Article

The recovery education in the academy program: transforming academic curricula with the principles of recovery and self-determination.

University of Illinois, Chicago, IL, USA.
Psychiatric Rehabilitation Journal (Impact Factor: 1.16). 01/2010; 34(2):130-6. DOI: 10.2975/34.2.2010.130.136
Source: PubMed

ABSTRACT This article describes a curricular transformation initiative, the Recovery Education in the Academy Program (REAP), spearheaded by the University of Illinois at Chicago's National Research and Training Center on Psychiatric Disability.
REAP is designed to integrate principles of recovery, self-determination, and other evidence-based practices for people with psychiatric disabilities into medical, social, and behavioral sciences curricula. The principles on which the curricula transformation efforts are based, the instructional activities employed, early outcomes of the endeavor, and future plans for replication are delineated.
As described in this paper, REAP builds on a theoretical framework derived from the evidence-based literature, multiple technical reports, and curricular initiatives, including the Institute of Medicine, the Annapolis Coalition for Behavioral Workforce Development, and the Final Report of President's New Freedom Commission on Mental Health.
REAP has delivered state-of-the-science education to over 1,000 trainees, including medical students, psychiatry residents, psychology and social work interns, and rehabilitation counselors, pre/post-doctoral students and professionals within a variety of academic settings. REAP serves as a replicable structure to successfully integrate recovery education into existing, accredited academic programs and curricula using the parameters outlined by multiple experts and stakeholders. Barriers to curricular transformation and strategies to overcome these barriers are highlighted.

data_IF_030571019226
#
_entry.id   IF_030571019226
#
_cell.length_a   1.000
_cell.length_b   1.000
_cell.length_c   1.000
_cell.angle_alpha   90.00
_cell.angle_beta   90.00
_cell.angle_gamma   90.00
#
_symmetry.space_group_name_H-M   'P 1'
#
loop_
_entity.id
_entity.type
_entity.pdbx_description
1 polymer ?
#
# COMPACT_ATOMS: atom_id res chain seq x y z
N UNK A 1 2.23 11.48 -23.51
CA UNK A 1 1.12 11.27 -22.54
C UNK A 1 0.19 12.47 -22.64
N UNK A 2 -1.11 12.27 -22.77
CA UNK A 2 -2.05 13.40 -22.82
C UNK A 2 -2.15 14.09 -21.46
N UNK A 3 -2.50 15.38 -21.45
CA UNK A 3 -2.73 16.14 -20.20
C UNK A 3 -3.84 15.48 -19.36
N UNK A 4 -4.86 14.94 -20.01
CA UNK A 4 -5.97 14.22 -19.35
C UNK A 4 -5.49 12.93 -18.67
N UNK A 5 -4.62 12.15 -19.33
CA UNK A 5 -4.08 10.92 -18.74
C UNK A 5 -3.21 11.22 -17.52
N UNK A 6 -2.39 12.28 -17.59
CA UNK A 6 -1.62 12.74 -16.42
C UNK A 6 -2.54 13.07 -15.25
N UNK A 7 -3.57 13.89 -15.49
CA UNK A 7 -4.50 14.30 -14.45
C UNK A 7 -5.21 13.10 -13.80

0 Bookmarks
 · 
114 Views
  • [Show abstract] [Hide abstract]
    ABSTRACT: The authors argue that adopting evidence-based psychiatry will require a paradigm shift in the training of psychiatry residents, and offer some suggestions for how this transformation might be achieved. The authors review the growing literature that addresses how best to teach evidence-based medicine and highlight several examples of innovative instructional and assessment methods. Little is known about how best to instill among residents the attitudes, knowledge, skills, and behaviors that are necessary to practice evidence-based psychiatry. However, there are indications that the integration of evidence-based medicine instruction into routine clinical care and the alignment of the "hidden curriculum" with evidence-based practice are important. A whole-program approach may be necessary to create the conditions required in postgraduate training to produce evidence-based psychiatrists.
    Academic Psychiatry 11/2008; 32(6):470-4. · 0.81 Impact Factor
  • International Journal of Mental Health 04/2009; 38(1):46-60.
  • [Show abstract] [Hide abstract]
    ABSTRACT: Recovery is emerging as a guiding influence in mental health service delivery and transformation. As a consequence, the expectations and curricular needs of trainees (as future stakeholders in a transformed, recovery-oriented system) are now of considerable importance. To this end, resident-led focus groups were held at the Medical College of Georgia to obtain perceptions of the Recovery Model. Certified Peer Support Specialists (CPSS) attended and topics covered were the Recovery Model, the CPSS training curriculum, and developing a Wellness Recovery Action Plan (WRAP) with consumers. Advantages and disadvantages of the Recovery model were discussed, with residents generally expressing cautious optimism regarding implementation of these principles, yet concern regarding the potential for diminishing confidence and support for traditional professional services. All residents indicated an interest in obtaining more information about the Recovery Model, including how to incorporate WRAPS and the role of CPSS in Recovery. Almost half of the residents selected a recovery-oriented workshop as the best method for further education about these concepts, with less support for other options of didactic handouts and expert lecture. Future efforts should be directed at implementing recovery curricula into resident education and evaluating the changes in resident knowledge, attitude toward recovery, and plans to implement recovery-oriented principles into their own professional practice.
    Academic Psychiatry 12/2007; 31(6):435-8. · 0.81 Impact Factor

Full-text

Download
60 Downloads
Available from
Jun 2, 2014